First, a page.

Massive object discovered hiding behind the Milky Way

The discovery of one of largest known structures in the Universe has recently been announced by a multi-national team of astronomers. Led by Renée Kraan-Korteweg from the University of Cape Town, the team discovered the presence of an unknown major supercluster roughly 800 million light-years away from Earth.

Superclusters are some of the biggest structures in our Universe. They are essentially clusters of thousands of galaxies, reaching up to 200 million light years in size. The most well-known of these is the Shapely supercluster. It is the largest concentration of galaxies in our nearby universe, and one of the most massive objects which form a gravitationally interacting unit. The newly discovered Vela supercluster, however, appears to challenge Shapely’s rankings in size and mass. But how could such a huge object have gone unnoticed?

The key to the supercluster’s concealment lies in its strategic position as it is located behind the disk of our very own galaxy, in what is termed the Galactic Plane. This plane is the lighter, dense band of stars you see when you look up into the night sky. The Milky Way contains over 100 billion stars, trillions of planets, and ubiquitous clouds of gas and dust. Although this richness in material is great for astronomers studying our galactic neighbourhood, it’s actually a huge optical hurdle for observing more distant structures outside of our galaxy. Dense star and dust layers block our view, meaning this region has sparse observations.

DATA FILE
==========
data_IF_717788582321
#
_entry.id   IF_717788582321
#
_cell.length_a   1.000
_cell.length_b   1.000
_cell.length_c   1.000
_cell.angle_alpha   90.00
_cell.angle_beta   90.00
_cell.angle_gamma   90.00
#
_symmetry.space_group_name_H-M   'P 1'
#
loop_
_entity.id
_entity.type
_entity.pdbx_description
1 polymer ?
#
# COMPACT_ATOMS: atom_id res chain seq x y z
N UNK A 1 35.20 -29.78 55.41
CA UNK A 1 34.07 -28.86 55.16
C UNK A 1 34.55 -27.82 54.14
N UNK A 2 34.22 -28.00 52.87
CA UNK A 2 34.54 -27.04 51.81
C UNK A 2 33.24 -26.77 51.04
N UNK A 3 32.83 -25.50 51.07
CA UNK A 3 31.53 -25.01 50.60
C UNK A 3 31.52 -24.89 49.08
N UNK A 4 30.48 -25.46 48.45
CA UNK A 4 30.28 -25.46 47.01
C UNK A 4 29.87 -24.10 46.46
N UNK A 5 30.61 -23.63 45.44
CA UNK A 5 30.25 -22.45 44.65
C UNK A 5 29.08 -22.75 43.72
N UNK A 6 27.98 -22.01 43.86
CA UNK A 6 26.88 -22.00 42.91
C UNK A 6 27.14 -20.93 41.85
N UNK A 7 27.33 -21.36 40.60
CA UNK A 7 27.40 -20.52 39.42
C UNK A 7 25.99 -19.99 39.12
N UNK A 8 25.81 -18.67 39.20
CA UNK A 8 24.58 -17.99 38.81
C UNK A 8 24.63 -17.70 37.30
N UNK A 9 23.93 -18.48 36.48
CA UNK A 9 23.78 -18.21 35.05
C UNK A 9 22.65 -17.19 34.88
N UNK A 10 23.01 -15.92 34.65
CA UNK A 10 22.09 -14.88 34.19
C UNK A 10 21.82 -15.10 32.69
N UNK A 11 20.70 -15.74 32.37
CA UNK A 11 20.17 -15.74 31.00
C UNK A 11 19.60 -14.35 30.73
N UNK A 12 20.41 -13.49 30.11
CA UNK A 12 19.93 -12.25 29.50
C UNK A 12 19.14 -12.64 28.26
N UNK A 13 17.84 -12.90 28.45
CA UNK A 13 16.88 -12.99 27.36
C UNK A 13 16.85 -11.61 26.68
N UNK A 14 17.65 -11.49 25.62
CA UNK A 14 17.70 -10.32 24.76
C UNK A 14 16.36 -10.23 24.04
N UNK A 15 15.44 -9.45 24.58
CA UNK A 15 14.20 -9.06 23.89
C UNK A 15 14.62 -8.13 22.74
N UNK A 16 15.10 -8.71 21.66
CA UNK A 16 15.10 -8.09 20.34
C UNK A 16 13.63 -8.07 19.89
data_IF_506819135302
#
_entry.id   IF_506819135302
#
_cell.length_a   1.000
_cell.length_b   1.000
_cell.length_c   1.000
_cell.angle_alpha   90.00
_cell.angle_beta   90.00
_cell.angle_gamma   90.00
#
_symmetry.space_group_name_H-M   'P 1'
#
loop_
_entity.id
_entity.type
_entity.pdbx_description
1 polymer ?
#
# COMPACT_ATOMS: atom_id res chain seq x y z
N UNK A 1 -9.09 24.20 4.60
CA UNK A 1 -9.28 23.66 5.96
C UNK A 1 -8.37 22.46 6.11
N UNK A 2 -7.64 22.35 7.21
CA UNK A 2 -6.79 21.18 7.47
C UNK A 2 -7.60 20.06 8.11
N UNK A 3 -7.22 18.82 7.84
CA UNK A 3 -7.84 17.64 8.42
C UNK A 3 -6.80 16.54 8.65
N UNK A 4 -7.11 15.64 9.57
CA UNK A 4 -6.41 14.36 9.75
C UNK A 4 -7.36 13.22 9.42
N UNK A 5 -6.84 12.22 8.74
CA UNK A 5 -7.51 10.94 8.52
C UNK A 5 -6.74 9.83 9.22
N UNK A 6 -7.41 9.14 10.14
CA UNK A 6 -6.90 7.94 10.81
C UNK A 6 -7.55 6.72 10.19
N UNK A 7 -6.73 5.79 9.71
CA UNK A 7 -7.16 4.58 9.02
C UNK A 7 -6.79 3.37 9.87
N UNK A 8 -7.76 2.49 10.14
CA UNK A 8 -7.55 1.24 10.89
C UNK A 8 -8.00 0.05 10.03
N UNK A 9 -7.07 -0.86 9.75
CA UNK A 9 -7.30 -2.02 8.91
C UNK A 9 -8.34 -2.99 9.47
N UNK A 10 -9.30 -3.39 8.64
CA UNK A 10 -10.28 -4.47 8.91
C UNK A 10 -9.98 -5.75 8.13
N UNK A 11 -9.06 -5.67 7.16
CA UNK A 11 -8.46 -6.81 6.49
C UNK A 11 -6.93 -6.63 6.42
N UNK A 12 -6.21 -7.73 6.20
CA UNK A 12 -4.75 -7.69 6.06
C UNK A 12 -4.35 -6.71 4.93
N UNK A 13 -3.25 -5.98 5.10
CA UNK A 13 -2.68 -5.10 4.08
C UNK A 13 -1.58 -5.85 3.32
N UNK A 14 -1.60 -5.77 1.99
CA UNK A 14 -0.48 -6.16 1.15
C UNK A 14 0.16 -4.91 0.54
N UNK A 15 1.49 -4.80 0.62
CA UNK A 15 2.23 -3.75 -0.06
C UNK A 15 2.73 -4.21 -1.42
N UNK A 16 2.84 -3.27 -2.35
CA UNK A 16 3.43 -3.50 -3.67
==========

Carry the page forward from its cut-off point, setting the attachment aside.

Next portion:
The team’s solution to this was to fuse a combination of observations of thousands of partly obscured galaxies from different sources. Telescopes used include the South African Large Telescope (SALT), the Anglo-Australian Telescope (AAT), and X-ray surveys of the galactic plane. They calculated how fast the galaxies above and below were moving away from the Earth. Their results showed the galaxies all moving together, indicating the presence of numerous galaxies that couldn’t be observed.

Kraan-Korteweg expressed her surprise by stating she “could not believe such a major structure would pop up so prominently” when her team analysed the results in the new survey’s spectra. According to the team’s predictions, Vela supercluster could host somewhere between 1,000 and 10,000 trillion stars. Further follow-up observations are however required to understand the supercluster’s full extent, mass, and influence. The team’s next step is to proceed with additional observations, such as the multi-wavelength programme. Ultimately they hope to unearth the full influence of the supercluster not only on our galaxy, but on our entire understanding of cosmography and cosmology of the Universe.”

Gaia Stucky de Quay is studying for a PhD in Earth and Planetary Sciences

Banner image: Star field, Anatolii Vasilev

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